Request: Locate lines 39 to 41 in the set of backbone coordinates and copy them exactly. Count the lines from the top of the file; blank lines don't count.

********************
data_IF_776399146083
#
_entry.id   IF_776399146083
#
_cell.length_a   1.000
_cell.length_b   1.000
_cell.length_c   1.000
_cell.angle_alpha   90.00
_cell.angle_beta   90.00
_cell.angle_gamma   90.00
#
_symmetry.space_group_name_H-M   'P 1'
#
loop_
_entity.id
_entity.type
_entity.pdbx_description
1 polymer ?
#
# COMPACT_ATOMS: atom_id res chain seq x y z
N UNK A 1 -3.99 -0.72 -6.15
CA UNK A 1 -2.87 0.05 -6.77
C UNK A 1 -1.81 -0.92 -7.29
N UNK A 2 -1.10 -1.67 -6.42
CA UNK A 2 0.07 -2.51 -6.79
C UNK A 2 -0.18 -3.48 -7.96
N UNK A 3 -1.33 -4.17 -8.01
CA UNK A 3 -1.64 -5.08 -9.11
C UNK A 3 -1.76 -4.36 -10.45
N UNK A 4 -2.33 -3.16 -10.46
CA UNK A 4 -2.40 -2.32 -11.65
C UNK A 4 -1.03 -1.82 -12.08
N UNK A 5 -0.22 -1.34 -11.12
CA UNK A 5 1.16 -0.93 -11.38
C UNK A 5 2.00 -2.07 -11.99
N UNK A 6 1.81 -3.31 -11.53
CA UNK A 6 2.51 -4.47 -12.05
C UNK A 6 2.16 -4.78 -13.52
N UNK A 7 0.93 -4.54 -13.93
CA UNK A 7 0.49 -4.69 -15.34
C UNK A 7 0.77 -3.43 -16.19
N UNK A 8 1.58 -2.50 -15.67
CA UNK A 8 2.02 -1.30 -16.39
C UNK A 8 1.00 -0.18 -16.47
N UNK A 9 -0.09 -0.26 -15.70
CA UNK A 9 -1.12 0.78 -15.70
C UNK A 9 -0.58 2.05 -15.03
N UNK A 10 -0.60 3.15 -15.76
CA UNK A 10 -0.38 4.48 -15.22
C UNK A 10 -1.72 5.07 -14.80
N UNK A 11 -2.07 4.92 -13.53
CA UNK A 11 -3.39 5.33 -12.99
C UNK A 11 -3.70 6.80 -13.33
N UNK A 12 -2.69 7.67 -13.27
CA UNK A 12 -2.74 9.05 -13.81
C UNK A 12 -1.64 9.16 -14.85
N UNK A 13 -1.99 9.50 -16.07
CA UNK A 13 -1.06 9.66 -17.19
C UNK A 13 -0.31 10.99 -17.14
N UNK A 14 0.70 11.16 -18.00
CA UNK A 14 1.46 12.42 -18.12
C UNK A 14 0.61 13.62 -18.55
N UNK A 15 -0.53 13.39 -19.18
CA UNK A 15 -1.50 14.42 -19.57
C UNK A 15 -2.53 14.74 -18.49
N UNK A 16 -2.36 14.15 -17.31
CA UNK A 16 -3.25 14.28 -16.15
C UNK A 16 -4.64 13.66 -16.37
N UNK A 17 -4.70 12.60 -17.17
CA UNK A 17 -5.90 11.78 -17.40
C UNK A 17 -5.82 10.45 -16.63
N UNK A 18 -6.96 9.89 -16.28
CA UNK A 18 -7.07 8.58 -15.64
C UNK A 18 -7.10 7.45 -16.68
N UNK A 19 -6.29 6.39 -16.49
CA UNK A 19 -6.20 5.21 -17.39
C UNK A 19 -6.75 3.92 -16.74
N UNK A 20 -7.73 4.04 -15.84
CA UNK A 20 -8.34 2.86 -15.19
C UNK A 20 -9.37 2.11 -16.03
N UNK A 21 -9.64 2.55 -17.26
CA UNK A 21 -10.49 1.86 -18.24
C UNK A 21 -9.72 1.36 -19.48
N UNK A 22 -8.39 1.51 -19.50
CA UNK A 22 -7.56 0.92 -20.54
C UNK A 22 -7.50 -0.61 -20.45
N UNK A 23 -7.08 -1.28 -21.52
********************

N UNK A 7 0.93 -4.54 -13.93
CA UNK A 7 0.49 -4.69 -15.34
C UNK A 7 0.77 -3.43 -16.19